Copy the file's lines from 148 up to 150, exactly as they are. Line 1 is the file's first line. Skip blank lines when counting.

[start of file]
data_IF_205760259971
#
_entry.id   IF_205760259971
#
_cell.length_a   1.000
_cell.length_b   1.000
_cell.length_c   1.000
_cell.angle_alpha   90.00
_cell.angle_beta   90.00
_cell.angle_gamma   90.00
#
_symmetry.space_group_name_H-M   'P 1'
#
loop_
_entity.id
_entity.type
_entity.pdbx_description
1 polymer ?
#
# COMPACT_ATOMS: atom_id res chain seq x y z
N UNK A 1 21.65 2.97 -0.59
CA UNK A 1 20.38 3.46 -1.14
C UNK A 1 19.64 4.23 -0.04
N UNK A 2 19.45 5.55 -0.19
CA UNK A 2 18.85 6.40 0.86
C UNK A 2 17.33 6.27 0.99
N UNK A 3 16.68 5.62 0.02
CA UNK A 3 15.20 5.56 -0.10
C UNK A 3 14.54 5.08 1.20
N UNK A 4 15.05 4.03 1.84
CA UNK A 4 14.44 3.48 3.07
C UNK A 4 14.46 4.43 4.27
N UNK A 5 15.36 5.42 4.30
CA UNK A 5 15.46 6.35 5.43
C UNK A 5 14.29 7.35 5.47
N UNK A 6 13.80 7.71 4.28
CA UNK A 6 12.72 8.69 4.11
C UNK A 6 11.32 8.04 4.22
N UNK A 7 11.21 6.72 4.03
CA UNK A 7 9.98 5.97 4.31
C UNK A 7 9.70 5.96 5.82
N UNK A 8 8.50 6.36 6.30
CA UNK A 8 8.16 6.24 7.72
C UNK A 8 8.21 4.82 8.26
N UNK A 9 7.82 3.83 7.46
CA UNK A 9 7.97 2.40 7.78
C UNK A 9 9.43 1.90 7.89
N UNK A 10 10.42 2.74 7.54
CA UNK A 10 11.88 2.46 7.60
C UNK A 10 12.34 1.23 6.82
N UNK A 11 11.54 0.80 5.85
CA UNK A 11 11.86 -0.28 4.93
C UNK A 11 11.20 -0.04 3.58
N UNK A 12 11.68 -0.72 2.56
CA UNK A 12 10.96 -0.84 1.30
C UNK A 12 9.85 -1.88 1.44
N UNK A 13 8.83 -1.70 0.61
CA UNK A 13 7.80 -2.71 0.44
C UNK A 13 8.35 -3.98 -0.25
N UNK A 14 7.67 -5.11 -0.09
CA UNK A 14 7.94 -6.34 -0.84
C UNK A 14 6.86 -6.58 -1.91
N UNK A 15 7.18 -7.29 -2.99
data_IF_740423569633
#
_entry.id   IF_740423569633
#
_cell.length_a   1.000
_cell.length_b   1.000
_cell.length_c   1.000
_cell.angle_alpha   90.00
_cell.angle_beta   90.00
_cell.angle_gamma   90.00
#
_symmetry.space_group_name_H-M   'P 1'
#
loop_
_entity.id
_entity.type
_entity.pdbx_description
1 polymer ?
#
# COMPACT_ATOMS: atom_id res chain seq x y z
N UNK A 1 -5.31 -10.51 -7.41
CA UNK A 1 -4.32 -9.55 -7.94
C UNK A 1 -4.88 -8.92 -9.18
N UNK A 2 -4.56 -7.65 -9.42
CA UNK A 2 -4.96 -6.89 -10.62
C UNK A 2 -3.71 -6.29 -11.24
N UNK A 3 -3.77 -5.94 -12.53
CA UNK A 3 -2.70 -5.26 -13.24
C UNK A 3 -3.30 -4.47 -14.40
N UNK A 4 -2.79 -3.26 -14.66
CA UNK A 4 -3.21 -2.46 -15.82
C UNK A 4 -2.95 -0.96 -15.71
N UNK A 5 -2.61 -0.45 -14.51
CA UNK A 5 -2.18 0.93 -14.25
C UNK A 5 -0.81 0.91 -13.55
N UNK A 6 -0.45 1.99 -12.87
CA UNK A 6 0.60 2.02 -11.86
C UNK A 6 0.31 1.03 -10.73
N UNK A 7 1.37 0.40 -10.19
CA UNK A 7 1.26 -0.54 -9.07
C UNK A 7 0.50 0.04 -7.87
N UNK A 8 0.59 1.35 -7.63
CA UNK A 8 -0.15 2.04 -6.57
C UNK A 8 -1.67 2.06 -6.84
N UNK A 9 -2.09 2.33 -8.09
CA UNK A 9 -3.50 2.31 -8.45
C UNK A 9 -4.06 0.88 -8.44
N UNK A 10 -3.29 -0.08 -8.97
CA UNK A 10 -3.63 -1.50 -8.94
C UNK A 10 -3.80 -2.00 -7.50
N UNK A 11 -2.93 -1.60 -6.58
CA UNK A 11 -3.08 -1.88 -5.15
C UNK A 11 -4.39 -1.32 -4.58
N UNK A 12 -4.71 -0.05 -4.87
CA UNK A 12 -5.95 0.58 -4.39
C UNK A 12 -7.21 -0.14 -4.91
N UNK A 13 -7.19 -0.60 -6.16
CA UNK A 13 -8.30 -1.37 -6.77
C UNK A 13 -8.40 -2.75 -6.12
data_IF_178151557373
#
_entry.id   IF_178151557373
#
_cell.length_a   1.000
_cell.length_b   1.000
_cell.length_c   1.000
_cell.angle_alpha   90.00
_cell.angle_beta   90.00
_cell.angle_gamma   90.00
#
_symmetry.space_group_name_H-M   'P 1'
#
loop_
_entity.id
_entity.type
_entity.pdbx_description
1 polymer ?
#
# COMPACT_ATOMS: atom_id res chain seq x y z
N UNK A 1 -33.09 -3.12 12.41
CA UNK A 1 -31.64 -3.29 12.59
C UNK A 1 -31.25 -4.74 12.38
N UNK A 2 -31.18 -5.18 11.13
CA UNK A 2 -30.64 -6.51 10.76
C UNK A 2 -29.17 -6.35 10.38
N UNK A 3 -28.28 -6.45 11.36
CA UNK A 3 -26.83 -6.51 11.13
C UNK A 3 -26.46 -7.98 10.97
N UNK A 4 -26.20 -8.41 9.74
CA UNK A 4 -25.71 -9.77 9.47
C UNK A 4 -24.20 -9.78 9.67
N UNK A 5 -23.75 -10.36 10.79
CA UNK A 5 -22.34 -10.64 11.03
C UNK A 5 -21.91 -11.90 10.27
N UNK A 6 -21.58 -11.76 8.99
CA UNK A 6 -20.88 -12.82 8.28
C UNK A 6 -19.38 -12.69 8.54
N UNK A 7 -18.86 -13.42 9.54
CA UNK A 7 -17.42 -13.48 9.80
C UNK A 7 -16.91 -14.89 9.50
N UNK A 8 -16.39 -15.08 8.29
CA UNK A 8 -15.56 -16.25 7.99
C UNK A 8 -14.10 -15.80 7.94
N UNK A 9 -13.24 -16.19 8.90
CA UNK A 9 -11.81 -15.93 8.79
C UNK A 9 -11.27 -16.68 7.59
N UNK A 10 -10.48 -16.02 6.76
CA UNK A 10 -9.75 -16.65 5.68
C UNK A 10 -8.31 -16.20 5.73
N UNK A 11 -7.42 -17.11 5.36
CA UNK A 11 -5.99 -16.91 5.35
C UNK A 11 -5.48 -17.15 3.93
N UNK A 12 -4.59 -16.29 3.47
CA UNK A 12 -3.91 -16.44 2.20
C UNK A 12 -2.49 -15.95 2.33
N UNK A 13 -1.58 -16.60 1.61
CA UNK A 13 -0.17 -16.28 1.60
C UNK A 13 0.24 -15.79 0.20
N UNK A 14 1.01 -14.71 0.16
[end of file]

C UNK A 2 -29.17 -6.35 10.38
N UNK A 3 -28.28 -6.45 11.36
CA UNK A 3 -26.83 -6.51 11.13